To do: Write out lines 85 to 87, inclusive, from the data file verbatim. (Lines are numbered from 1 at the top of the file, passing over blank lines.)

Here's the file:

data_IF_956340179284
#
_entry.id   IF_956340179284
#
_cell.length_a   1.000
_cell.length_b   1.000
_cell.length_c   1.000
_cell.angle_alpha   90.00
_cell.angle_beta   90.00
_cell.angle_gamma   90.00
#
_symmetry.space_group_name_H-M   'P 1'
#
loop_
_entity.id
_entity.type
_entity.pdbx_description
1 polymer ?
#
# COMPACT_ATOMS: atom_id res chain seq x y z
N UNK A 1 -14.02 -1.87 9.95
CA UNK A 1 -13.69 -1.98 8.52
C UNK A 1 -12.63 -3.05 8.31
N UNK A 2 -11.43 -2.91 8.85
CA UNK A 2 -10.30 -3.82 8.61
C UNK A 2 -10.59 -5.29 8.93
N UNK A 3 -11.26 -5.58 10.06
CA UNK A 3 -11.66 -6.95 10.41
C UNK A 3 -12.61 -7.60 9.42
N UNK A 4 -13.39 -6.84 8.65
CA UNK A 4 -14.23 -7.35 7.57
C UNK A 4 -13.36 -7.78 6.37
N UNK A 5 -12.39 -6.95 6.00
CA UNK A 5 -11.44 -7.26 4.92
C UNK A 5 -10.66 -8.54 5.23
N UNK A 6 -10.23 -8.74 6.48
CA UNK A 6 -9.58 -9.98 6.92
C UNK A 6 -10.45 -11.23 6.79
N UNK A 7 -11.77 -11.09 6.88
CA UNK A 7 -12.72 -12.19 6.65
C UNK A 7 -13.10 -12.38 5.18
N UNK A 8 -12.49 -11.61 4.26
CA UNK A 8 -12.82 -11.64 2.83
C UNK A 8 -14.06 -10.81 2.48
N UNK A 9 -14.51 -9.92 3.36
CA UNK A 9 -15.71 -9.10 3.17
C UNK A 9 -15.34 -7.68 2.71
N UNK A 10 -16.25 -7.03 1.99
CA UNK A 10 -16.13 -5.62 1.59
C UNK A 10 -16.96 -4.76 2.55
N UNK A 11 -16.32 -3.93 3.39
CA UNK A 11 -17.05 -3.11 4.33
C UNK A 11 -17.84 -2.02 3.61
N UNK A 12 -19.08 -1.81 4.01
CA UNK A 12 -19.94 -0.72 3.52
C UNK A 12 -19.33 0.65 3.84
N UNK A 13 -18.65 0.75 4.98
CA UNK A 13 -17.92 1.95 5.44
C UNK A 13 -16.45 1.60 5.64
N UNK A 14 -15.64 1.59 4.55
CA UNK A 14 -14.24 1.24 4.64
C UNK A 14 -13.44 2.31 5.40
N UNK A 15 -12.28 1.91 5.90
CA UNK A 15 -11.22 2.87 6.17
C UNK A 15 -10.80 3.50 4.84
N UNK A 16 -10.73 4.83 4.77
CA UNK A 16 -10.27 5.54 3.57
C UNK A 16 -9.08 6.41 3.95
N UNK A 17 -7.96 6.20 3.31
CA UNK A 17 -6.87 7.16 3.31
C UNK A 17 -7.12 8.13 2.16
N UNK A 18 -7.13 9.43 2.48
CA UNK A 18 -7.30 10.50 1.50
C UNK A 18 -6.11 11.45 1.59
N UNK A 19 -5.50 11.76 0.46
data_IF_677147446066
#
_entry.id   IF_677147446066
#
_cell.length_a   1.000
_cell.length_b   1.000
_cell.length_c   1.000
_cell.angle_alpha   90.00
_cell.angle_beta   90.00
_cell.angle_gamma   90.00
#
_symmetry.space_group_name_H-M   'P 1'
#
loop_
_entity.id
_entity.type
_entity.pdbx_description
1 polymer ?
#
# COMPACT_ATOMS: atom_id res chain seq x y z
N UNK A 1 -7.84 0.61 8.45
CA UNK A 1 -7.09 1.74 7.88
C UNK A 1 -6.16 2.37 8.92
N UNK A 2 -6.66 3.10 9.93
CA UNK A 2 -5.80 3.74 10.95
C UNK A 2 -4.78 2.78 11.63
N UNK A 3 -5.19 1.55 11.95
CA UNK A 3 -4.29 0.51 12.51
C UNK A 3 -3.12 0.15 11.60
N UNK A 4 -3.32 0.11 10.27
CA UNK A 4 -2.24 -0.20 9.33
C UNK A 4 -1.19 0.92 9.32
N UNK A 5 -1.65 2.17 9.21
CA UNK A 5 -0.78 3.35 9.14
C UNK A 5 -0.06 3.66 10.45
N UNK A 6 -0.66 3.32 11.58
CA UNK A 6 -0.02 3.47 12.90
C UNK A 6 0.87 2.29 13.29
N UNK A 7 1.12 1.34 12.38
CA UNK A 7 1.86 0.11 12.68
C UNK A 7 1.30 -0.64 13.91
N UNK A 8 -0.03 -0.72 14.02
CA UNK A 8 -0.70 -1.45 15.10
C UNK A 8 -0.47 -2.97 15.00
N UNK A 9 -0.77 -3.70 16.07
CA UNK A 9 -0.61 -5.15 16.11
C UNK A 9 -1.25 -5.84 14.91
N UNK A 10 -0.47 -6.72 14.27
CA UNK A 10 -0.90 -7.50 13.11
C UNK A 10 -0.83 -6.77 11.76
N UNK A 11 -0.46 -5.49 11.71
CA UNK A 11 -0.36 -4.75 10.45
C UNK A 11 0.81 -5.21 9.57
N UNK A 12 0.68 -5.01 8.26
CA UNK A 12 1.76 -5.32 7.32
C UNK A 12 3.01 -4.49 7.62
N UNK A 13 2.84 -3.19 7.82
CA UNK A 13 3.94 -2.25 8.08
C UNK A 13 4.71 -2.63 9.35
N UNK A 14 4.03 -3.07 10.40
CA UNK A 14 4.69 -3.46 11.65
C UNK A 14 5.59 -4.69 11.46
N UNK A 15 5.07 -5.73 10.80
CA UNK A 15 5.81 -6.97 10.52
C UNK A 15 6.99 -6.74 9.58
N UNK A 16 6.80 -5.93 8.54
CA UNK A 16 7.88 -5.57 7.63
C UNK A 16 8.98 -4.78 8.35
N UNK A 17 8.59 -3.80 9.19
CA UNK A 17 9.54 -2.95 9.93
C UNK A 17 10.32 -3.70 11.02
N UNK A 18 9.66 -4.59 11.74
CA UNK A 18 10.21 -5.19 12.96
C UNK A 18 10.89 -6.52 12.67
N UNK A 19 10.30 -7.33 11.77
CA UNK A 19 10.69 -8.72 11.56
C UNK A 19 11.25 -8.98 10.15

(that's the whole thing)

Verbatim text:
_cell.angle_gamma   90.00
#
_symmetry.space_group_name_H-M   'P 1'